- Can data be exported and reports be auto emailed?
With ever increasing cyber-hacking, every organization needs to take data security very seriously. Depending on your industry, check if the CDP supports HIPPA, SOX and other industry compliance needs. Additionally, it’s important to define a data governance framework that provides complete guidance on which data can be accessed by whom.
Many organizations allow access of CDP data to multiple 3rd-party agencies and vendors for reporting and actioning purposes. This means defining appropriate roles and permissions to access the right data is critical. Some CDPs provide anonymization of data before actioning upon it. This helps remove personally identifiable information before the data moves from one system to another. Delve into these details if they are critical for your business.
From an infrastructural perspective, understanding how the data is stored, what underlying platforms are used and how the connections between various systems are configured is important to ensure data is secure.
Questions To Ask:
- How are roles and permissions defined within the CDP?
- What level of data access granularity controls are available within the CDP?
- Can data access be restricted based on internal and external data sources?
- Does CDP support data anonymization?
- Is all user access to CDP logged?
- Can notifications be set up based on rules around user access?
- Is there an audit trail of every action performed by a user?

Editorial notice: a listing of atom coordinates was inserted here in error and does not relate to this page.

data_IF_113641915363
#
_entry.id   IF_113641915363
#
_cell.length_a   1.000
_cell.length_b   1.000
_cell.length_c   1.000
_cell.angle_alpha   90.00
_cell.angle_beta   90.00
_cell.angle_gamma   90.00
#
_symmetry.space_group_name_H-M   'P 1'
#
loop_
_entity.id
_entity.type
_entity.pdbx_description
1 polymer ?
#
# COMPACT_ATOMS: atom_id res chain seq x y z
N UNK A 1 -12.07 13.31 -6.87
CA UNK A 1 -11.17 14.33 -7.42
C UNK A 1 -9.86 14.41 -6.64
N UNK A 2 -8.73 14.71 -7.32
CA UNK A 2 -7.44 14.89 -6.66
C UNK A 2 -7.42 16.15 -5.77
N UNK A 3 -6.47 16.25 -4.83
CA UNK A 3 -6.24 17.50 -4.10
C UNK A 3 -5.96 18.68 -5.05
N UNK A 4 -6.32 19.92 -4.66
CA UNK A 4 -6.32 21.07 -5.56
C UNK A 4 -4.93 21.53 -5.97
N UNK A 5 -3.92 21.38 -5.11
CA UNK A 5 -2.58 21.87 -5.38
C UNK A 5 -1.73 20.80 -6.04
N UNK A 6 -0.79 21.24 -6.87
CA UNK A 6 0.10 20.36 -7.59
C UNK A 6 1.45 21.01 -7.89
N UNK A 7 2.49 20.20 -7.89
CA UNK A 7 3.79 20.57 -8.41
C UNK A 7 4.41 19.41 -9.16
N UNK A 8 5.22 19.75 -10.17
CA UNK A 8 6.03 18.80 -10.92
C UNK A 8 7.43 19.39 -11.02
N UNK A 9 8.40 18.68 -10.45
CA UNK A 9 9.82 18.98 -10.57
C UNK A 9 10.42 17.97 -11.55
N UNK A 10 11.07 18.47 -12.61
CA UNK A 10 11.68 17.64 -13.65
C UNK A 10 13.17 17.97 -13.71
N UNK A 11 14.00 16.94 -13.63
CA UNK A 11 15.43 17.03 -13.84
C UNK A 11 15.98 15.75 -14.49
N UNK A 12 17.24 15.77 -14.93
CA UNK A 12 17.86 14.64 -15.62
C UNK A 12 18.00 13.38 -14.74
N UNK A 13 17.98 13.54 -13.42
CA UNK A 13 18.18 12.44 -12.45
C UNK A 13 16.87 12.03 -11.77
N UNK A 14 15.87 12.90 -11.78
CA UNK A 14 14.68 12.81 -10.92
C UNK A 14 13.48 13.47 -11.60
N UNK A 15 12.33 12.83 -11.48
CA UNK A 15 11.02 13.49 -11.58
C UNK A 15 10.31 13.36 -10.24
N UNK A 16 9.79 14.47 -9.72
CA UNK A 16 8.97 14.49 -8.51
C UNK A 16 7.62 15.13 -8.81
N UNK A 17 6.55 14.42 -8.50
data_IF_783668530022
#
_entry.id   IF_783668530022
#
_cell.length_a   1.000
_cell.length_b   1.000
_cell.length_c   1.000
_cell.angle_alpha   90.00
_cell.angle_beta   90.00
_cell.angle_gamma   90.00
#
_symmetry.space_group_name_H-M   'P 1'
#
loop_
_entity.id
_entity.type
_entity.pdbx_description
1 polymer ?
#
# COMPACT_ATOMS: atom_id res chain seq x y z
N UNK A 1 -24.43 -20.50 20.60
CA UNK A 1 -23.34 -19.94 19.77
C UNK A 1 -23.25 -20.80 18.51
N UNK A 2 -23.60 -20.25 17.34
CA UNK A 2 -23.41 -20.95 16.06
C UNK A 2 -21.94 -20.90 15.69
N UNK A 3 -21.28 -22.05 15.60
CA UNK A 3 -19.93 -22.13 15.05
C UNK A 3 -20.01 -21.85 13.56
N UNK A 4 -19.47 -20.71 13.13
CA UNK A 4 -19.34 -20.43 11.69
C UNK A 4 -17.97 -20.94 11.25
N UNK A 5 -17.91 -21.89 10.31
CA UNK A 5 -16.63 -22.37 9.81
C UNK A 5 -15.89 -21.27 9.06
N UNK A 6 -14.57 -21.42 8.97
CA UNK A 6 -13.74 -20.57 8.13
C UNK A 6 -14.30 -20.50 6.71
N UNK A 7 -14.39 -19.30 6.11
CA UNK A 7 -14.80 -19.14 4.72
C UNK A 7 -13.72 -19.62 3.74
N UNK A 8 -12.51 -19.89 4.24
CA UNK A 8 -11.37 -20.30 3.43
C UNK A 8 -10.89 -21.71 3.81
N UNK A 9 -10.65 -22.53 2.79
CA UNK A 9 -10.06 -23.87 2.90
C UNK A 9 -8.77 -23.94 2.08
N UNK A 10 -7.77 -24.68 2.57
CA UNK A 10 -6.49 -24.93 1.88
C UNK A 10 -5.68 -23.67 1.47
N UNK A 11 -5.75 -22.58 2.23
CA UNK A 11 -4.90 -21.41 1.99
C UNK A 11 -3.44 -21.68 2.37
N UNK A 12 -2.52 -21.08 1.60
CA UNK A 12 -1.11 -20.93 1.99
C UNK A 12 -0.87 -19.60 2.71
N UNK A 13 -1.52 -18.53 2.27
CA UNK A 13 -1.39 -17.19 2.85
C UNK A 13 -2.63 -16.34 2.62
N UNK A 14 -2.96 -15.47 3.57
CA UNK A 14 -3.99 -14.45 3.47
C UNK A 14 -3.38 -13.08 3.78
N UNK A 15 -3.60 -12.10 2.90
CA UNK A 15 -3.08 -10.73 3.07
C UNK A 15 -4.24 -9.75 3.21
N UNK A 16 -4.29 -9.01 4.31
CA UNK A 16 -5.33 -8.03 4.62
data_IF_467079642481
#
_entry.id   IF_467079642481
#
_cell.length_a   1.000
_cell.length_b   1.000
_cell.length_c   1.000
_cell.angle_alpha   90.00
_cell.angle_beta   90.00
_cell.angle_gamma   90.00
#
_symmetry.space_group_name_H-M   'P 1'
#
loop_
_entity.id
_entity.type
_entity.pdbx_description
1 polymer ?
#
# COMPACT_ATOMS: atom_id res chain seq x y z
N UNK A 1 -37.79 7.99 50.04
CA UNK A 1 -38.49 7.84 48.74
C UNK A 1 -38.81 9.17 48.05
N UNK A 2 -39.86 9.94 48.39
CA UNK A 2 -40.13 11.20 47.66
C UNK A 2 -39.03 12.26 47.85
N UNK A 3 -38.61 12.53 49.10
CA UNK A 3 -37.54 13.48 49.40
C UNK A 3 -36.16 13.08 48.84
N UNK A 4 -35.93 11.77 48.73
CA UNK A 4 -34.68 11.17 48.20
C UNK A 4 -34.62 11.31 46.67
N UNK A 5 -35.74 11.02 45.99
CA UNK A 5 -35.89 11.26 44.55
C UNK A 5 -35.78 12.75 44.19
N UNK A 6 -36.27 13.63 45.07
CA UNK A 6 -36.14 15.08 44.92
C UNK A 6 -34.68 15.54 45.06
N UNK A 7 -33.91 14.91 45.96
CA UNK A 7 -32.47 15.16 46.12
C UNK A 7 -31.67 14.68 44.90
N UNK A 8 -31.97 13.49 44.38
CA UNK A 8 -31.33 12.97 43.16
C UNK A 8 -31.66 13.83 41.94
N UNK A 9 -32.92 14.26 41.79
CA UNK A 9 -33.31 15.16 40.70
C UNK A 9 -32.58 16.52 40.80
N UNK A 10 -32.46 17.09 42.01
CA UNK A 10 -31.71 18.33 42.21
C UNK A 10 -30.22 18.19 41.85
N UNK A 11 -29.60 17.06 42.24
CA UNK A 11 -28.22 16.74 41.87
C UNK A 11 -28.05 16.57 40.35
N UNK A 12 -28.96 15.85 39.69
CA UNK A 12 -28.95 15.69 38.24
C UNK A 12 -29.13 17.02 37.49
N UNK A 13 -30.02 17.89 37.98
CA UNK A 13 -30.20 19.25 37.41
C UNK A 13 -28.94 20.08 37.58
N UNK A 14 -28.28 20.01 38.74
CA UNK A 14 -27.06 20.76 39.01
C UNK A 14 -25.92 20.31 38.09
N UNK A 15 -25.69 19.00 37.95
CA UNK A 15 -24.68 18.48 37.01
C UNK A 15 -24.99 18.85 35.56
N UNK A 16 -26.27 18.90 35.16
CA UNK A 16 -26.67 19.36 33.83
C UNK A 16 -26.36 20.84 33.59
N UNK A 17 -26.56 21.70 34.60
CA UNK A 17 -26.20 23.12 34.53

- How is the data access restricted (if CDP stores data)?
- What additional measures are taken to ensure that the data is secure?
- Are there any data governance recommendations?
Performance and Scalability
If you have huge datasets to be imported into CDP or a website with heavy traffic, it’s helpful to perform a proof of concept before finalizing a CDP vendor. Some of the CDPs take a significantly large amount of time (sometimes days to weeks) during the first-time data import (especially ones performing algorithmic processing related to AI/ML). If there’s a big data feed that needs to be ingested into the CDP from a 3rd-party source on a recurring basis, this delay will impact when you can act upon the data after import.
Since a CDP is expected to be a long-term investment, it’s important that it supports a variety of input fields and that the data types are scalable. Similarly, the system should be able to auto scale itself to support the increase in transactions and storage data. Understanding at what point the system starts to degrade in performance is a good metric to test during a proof of concept. This allows you to make the right decision before you end up investing time and money on an extensive CDP implementation.
Questions To Ask:
- How well does the CDP perform (across various metrics)?
- Does tag implementation reduce the page load time?
- Can you share some examples of data import performance metrics?
- Can you share some examples of data export performance metrics?
- Can you share some examples of data enrichment performance metrics?
- Does the system auto-scale with an increase of data for storage/transactions?
- Can the CDP handle scaling and updating of fields and data types?
- How many simultaneous users/requests can be made at once via the API?
- When does the system start to degrade in performance?
- Are there any system constraints for the CDP?
Architecture and usability of the CDP is important when it comes to acceptance from the IT team and the users of the system. Depending on whether the CDP is a cloud-based solution or on-premises solution, the implementation and planning changes significantly. Based on the organization’s needs and preferences, this will be one of the key criteria for evaluation.